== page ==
iCloud is Apple's new cloud-based service allowing you to store digital photos, files, music and more on Apple's servers as a way of backing up all your digital stuff.
So how did the hackers do it? It's complicated, but they impersonated Honan to Amazon in order to get the last four digits of his current credit card. Then they called up Apple customer support and impersonated him again. With just his email address, his home address both of which are easy to get and the last four digits of his credit card number, the hackers had Apple change his password.
The hackers were then able to get his full Apple ID information, which they used to hack his Gmail and Twitter accounts.
Once the hackers got all that information, they erased his iCloud account, which contained all of his digital pictures of his new baby. They also remotely wiped clean his iPhone and Macbook Pro laptop using Apple's Find My Mac feature. He also lost eight years of emails from his Gmail account as well as other work-related files.
Here's the important lesson he embraced (and you should too): back up, back up, back up.
Honan admitted he never backed up his pictures or other important files to another hard drive. Those pictures of his new daughter are now lost forever.
"The weird thing is, I'm not even especially angry at [the hackers]," he wrote in a lengthy story about the experience. "I'm mostly mad at myself. I'm mad as hell for not backing up my data. I'm sad, and shocked, and feel that I am ultimately to blame for that loss."
He's also angry at Apple and Amazon, and rightfully so, for lax security that allowed the hackers to impersonate him and get private information. Both companies say they were reviewing their procedures after Honan published his story.
But this illustrates the big problem I have with relying on cloud-based services to protect your vital digital information. You never know if their servers will get hacked or if you will get hacked because of their security holes. Plus, you don't even know if the company itself is reliable enough to store your files without losing them.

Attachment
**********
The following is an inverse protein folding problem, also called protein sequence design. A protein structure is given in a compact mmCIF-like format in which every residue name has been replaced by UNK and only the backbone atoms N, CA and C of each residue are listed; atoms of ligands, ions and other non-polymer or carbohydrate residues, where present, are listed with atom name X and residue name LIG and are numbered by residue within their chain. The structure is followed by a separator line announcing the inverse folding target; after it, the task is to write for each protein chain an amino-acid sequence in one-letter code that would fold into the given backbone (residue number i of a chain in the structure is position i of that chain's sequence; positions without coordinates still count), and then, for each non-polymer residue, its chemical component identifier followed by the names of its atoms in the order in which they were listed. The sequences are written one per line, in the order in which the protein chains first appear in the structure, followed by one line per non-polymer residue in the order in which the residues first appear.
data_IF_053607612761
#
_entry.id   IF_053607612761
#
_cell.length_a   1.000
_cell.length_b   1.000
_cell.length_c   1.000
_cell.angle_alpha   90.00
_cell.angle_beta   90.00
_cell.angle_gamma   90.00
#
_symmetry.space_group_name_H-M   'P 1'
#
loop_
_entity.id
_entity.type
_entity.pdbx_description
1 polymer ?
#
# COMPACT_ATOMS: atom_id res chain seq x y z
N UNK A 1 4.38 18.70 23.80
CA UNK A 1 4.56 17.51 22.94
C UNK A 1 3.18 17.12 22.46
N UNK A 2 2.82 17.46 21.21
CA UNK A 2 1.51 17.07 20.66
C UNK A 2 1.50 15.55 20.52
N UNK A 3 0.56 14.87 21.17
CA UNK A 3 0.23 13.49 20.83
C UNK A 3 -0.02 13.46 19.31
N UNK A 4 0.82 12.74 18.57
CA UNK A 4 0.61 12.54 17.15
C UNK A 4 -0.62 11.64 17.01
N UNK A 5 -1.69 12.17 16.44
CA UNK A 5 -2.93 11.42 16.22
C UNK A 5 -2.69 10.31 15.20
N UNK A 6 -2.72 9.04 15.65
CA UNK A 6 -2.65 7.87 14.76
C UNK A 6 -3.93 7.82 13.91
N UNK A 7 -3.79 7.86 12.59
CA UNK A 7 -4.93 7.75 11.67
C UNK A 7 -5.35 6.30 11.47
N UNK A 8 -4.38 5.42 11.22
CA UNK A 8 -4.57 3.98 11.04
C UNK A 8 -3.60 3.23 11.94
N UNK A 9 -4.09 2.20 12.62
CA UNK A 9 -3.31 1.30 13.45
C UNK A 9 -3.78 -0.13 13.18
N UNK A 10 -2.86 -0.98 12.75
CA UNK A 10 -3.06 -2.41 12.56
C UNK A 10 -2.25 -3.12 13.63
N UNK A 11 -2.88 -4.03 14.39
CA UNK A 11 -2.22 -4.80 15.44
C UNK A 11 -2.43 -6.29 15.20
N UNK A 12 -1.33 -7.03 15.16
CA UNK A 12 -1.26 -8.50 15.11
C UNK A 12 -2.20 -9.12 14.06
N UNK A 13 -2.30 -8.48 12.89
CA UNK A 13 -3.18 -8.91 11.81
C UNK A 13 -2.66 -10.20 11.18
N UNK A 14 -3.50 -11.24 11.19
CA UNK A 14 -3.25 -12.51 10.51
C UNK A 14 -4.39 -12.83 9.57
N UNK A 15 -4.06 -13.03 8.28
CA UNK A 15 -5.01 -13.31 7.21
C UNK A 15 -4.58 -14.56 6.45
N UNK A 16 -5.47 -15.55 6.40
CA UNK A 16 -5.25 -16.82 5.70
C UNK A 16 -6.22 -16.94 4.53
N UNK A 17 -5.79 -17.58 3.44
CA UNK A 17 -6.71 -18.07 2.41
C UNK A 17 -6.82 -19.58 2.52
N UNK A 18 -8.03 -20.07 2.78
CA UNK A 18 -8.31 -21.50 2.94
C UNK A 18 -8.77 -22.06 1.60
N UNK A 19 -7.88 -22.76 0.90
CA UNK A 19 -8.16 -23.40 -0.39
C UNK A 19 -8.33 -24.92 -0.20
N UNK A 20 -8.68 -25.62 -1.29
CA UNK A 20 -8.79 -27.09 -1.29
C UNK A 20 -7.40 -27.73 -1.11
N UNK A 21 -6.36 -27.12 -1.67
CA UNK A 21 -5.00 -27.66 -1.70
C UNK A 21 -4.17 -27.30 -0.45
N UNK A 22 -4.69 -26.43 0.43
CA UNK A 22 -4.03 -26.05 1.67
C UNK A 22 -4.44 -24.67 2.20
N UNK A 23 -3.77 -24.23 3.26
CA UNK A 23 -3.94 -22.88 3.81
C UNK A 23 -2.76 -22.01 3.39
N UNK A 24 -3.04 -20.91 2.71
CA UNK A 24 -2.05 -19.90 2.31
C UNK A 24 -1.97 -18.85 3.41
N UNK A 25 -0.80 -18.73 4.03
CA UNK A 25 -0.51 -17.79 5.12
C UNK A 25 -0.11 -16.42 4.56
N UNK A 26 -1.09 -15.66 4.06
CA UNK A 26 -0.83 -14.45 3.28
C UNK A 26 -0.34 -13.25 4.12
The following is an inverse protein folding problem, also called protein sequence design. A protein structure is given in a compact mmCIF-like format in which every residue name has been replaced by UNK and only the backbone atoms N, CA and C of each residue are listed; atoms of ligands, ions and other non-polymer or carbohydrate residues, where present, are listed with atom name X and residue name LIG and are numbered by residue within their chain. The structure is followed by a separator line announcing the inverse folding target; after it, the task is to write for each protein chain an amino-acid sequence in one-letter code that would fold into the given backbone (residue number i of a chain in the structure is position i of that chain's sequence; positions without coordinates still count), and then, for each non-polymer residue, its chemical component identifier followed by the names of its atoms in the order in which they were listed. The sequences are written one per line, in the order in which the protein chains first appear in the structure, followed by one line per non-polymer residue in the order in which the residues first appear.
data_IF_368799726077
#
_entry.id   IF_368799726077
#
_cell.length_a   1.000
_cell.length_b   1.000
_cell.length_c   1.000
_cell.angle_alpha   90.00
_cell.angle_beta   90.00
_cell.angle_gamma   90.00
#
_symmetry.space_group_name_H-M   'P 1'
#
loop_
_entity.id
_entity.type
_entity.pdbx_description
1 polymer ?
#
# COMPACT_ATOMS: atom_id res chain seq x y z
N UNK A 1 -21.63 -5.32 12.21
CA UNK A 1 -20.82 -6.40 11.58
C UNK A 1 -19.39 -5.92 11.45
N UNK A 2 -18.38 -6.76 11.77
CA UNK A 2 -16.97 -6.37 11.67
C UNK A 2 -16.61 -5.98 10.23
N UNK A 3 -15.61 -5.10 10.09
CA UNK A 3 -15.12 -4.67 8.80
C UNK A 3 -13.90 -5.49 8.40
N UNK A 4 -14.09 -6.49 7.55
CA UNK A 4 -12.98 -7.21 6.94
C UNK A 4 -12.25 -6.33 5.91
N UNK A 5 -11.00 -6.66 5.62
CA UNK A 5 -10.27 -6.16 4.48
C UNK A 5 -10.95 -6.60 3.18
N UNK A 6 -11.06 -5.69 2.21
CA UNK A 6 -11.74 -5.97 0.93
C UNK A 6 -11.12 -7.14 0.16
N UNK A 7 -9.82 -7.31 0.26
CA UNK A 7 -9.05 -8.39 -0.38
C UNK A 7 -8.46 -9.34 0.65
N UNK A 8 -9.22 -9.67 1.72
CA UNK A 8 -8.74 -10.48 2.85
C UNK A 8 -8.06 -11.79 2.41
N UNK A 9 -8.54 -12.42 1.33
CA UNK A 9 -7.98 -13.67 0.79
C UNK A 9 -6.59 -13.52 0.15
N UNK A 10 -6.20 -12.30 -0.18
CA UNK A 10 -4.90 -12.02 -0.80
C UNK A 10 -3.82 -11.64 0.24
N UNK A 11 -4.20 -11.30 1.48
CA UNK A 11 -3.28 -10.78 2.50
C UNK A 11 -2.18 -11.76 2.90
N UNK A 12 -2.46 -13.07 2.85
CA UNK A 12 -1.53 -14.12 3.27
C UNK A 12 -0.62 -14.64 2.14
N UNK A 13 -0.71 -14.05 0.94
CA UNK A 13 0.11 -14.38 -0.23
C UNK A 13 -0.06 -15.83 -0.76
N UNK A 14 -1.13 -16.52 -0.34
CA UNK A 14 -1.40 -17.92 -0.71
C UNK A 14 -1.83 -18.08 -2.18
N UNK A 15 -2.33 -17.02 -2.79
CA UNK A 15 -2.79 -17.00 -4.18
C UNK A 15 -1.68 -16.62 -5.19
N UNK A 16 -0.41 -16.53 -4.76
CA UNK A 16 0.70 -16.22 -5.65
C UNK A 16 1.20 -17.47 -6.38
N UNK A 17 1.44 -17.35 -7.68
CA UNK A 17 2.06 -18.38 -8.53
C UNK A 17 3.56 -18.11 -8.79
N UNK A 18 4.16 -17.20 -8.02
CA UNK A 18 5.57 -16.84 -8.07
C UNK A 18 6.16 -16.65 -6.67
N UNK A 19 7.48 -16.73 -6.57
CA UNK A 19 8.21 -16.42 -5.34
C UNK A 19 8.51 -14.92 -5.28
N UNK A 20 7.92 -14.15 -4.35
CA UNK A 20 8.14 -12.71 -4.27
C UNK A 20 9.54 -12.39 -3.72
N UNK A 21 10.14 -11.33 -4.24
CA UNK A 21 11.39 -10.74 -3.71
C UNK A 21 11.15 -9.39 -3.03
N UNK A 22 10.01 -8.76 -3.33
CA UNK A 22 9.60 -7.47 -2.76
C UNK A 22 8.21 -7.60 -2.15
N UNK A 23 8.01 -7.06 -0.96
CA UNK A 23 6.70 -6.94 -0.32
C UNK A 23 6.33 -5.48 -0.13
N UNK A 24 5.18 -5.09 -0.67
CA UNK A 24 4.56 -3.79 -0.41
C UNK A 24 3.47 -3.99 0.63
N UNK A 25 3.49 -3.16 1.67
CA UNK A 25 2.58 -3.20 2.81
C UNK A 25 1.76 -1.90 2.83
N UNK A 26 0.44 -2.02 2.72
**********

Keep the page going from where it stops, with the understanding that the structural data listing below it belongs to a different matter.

If well-established companies like Apple and Amazon can get hacked by seemingly simple methods, so can anyone else.
So here's what you should do to help mitigate such problems:
• Don't trust cloud-based services. Buy a portable external hard drive or two (they've become very affordable) and back up your data, even if you already use a cloud-based service to back up your files.
• Use different passwords for different accounts. It makes life more confusing, but it also makes security tighter.
• Don't use the same prefix across multiple email accounts, such as firstname.lastname@example.org, email@example.com, and firstname.lastname@example.org. That only helps hackers figure out your email more easily.
• And if you're an Apple laptop owner, you might reconsider using Apple's Find My Mac service, which allows for remotely wiping a laptop when it's stolen. Honan said he believes hackers can easily access your laptop remotely through that service and wipe the hard drive.
This new digital world is sometimes tough and frustrating. But if you take a few extra steps, you might avoid the kind of disaster that struck Honan.
If you have a tech question for Vince, email him at email@example.com, and he'll try to answer it for his column in The Salt Lake Tribune or on its website. For an archive of past columns, go to www.sltrib.com/topics/ohmytech.